6 Things Tax Experts Want You To Know If You Haven’t Filed Your Taxes Yet

The deadline is fast approaching! 🚨💰
Tax Help In Canada: 6 Things Tax Experts Want You To Know Before You File
Senior Editor

With the deadline looming closer, there’s no better time to reach out if you’re looking for tax help in Canada. That said, there's no need to panic if you haven’t filed yet.

Speaking to Narcity, UFile national tax specialist Gerry Vittoratos broke down some of the most important things you should do if you haven’t filed your 2020-2021 tax return yet.

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Get organized

While it seems like an obvious place to start, Vittoratos explained that getting organized is the best way to handle feeling overwhelmed by “deadline dread.”

The tax expert said that while most tax returns are actually fairly simple and straightforward to complete, it’s easy to feel stressed and become confused.

To combat this, he suggested putting all of your tax documents (such as slips, receipts and last year’s Notice of Assessment) in one place, so that they’re easy to reference once you get started.

Set time aside

Once you’ve organized your documents and space, it’s important to set some time aside to complete your tax return, Vittoratos advised.

“Rushing won’t save you any time in the long run – in fact, it could end up costing you time and money if your filing fumbles,” he said.

His suggestion to Canadians is to “make a point to intentionally find time in your schedule to load up your CRA approved software and get your taxes completed.”

This way you’ll feel organized and productive, in addition to feeling relieved when you’re all filed and finished!

Archive your documents

“Once you have completed your tax return, make sure to properly archive your documents, for example by scanning your slips and receipts,” said Vittoratos.

It's advice that’s backed up by the Canada Revenue Agency (CRA), who recommends keeping all receipts and documents for at least six years.

This is because the agency will sometimes double-check returns to ensure that income, deductions and credits are properly reported.

If this happens, having records will help to support any and all claims made.

Look at last year's return

Next, the national tax expert suggested comparing your current year’s tax return with last year’s version, in order to make sure you haven’t missed any claims or amounts to include.

“You should also verify your Notice of Assessment, or login to your My Account portal,” said Gerry Vittoratos, “to see if you have any unclaimed amounts that have been carried forward, such as tuition and capital losses.”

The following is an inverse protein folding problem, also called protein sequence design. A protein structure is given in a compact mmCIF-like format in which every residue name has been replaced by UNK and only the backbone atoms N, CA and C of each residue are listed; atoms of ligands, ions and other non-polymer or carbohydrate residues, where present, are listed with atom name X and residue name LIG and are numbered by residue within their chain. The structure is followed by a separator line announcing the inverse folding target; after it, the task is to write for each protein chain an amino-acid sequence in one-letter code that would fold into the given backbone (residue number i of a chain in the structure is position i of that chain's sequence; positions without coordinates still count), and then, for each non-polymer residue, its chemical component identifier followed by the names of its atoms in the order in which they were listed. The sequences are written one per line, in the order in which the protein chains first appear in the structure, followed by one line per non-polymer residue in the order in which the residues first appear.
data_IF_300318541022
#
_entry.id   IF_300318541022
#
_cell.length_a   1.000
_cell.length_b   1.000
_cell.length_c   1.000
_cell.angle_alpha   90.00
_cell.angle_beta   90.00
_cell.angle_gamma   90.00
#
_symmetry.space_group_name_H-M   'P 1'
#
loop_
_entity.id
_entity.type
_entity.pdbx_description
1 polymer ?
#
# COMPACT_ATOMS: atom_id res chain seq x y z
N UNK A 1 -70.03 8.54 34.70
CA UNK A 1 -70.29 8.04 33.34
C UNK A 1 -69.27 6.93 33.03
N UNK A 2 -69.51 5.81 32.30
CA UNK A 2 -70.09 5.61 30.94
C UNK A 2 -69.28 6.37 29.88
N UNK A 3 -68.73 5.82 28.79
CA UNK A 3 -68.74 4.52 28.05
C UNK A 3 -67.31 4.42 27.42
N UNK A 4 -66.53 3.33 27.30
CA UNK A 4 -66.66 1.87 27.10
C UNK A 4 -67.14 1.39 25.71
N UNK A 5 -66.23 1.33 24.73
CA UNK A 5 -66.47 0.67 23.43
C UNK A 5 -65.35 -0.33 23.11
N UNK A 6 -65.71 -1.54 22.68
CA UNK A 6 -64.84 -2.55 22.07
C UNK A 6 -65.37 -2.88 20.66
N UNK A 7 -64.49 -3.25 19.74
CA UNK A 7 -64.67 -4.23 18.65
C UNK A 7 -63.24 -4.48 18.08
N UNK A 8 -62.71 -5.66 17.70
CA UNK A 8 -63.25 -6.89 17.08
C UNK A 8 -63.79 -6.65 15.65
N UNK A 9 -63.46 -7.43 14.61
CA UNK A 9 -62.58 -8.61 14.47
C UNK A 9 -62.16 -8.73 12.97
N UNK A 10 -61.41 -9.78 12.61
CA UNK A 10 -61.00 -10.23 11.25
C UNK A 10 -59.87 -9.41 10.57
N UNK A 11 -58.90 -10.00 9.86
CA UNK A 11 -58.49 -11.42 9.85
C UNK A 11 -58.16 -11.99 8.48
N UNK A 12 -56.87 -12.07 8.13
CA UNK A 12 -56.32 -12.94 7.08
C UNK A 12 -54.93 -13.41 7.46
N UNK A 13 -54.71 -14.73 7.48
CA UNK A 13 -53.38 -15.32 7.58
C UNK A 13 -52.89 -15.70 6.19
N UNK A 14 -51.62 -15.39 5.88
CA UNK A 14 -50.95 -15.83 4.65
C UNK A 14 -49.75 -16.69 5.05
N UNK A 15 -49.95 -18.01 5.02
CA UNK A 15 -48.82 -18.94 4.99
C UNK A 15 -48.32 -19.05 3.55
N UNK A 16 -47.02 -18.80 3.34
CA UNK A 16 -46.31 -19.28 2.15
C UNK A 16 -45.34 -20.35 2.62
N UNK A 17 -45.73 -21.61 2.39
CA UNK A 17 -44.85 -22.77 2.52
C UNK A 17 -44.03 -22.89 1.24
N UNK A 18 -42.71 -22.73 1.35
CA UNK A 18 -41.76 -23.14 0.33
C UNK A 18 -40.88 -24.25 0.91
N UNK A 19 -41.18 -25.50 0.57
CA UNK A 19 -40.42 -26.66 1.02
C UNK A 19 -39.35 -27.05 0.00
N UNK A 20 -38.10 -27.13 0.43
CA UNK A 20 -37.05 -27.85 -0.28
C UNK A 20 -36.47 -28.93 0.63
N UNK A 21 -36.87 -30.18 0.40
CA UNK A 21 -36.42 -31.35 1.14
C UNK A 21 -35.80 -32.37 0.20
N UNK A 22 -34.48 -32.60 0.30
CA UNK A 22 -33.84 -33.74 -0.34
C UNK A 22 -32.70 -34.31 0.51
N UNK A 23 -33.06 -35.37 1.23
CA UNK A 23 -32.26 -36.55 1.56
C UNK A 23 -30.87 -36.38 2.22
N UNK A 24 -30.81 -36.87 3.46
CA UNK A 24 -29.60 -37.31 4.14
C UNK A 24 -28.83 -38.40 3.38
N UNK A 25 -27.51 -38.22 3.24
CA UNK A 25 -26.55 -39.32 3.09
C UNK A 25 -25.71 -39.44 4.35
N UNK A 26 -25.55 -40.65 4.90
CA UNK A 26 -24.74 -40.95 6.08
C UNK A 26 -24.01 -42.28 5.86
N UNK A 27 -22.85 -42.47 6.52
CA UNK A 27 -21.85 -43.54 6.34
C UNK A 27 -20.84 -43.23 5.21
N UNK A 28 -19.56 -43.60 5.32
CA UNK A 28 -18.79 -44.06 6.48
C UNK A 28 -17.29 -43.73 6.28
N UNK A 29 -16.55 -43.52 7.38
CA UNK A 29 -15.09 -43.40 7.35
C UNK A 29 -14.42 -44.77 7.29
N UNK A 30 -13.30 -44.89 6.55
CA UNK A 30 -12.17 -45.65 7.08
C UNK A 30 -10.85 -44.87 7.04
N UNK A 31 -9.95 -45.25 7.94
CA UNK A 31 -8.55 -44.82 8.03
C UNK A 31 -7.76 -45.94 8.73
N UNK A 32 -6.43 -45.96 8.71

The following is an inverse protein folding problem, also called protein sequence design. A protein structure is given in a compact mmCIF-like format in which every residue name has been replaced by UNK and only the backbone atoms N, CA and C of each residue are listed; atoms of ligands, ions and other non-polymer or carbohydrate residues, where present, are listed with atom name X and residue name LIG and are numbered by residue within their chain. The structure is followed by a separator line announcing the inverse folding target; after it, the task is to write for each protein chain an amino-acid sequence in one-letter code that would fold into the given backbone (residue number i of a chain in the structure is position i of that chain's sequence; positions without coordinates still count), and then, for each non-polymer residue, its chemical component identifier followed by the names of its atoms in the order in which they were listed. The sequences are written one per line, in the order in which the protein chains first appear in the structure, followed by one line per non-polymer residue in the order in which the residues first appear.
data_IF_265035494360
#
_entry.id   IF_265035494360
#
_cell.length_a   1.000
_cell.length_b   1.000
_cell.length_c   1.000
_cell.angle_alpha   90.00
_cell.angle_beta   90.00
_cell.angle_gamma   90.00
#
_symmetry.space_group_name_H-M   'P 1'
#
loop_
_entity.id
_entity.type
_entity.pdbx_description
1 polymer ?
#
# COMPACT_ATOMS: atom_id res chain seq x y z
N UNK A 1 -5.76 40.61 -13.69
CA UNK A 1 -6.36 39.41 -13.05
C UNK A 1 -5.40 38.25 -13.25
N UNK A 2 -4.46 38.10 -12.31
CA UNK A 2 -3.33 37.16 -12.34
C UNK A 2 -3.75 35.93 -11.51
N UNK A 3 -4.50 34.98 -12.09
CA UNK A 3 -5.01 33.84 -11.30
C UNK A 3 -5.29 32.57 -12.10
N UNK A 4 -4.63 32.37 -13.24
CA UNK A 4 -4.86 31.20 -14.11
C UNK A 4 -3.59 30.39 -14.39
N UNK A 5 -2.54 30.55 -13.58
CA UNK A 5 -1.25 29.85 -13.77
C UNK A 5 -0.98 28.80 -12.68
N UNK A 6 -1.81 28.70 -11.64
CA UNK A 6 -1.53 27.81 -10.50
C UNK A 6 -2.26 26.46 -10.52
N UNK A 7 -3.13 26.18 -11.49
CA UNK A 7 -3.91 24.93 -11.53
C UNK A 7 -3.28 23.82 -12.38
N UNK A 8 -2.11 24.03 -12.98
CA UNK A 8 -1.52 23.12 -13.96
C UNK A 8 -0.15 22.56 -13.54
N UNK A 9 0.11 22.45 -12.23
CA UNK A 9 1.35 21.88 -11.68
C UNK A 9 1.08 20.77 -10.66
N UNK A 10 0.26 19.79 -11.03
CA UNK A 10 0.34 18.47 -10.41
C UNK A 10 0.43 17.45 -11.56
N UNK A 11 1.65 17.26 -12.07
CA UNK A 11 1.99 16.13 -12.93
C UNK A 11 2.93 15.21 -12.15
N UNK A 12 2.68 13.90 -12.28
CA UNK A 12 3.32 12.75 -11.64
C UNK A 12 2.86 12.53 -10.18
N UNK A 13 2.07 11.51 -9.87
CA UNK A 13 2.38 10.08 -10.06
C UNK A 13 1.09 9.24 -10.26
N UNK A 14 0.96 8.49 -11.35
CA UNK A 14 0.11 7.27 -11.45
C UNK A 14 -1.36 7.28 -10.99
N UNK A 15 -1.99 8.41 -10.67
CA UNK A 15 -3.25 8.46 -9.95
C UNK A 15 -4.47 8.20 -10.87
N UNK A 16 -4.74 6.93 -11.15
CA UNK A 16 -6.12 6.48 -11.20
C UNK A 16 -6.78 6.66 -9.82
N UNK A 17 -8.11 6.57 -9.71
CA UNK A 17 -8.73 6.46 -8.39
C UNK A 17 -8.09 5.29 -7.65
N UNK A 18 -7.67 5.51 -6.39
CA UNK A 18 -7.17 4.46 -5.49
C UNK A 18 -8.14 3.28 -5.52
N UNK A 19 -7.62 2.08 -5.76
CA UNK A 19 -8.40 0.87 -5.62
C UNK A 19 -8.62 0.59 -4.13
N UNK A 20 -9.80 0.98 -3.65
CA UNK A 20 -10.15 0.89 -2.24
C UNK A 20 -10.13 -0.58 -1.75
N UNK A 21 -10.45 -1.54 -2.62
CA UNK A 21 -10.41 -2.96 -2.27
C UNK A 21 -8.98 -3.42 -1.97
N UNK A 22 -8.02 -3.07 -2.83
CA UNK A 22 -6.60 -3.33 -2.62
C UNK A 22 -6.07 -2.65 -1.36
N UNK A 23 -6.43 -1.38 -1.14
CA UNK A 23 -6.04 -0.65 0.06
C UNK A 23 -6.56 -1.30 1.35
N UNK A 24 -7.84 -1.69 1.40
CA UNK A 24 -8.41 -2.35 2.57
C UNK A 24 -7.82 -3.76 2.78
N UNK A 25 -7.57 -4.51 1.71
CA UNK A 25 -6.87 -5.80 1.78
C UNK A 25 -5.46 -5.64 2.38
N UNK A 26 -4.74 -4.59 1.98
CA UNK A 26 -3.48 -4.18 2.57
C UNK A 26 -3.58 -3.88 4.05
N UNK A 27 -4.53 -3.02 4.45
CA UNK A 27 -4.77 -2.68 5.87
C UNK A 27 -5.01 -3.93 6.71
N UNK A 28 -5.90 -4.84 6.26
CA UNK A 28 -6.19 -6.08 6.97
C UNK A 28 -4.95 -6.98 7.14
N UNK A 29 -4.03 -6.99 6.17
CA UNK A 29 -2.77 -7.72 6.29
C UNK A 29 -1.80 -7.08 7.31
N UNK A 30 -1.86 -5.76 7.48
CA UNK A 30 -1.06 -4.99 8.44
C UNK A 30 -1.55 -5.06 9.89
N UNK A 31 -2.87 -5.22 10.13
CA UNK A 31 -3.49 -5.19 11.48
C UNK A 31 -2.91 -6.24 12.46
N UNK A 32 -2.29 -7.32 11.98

Check & double-check

While it seems obvious, you’ll want to try to avoid making any significant mistakes when filing your taxes.

Vittoratos said that you’re unlikely to end up in jail if you do get things wrong, but you can avoid delays and possible penalties by checking and double-checking everything.

He suggested using the Government of Canada’s Federal Income Tax and Benefit Guide to help if you’re worried about getting confused.

“The guide gives you line-by-line explanations of the tax return itself, and tells you the new credits that can be claimed in the current year,” he said.

Plan ahead

“Start thinking about next year today,” suggested Vittoratos, noting that it’s much less stressful to be prepared in advance.

He advised creating a new folder for any documents related to your future tax return and making a point of updating it throughout the year.

“You usually receive your income slips at the beginning of March; however, documents for eligible expenses like charitable donations and medical receipts are typically given to you at the time of the transaction,” he said.

“Having a central tax folder will make it easy to keep track of all of the paperwork you need. You can then sort and filter this folder once you start producing your tax return next year.”

This interview has been condensed and edited for clarity.

Helena Hanson
Senior Editor
Helena Hanson is a Senior Editor for Narcity Media, leading the Travel and Money teams. She previously lived in Ottawa, but is now based in the U.K.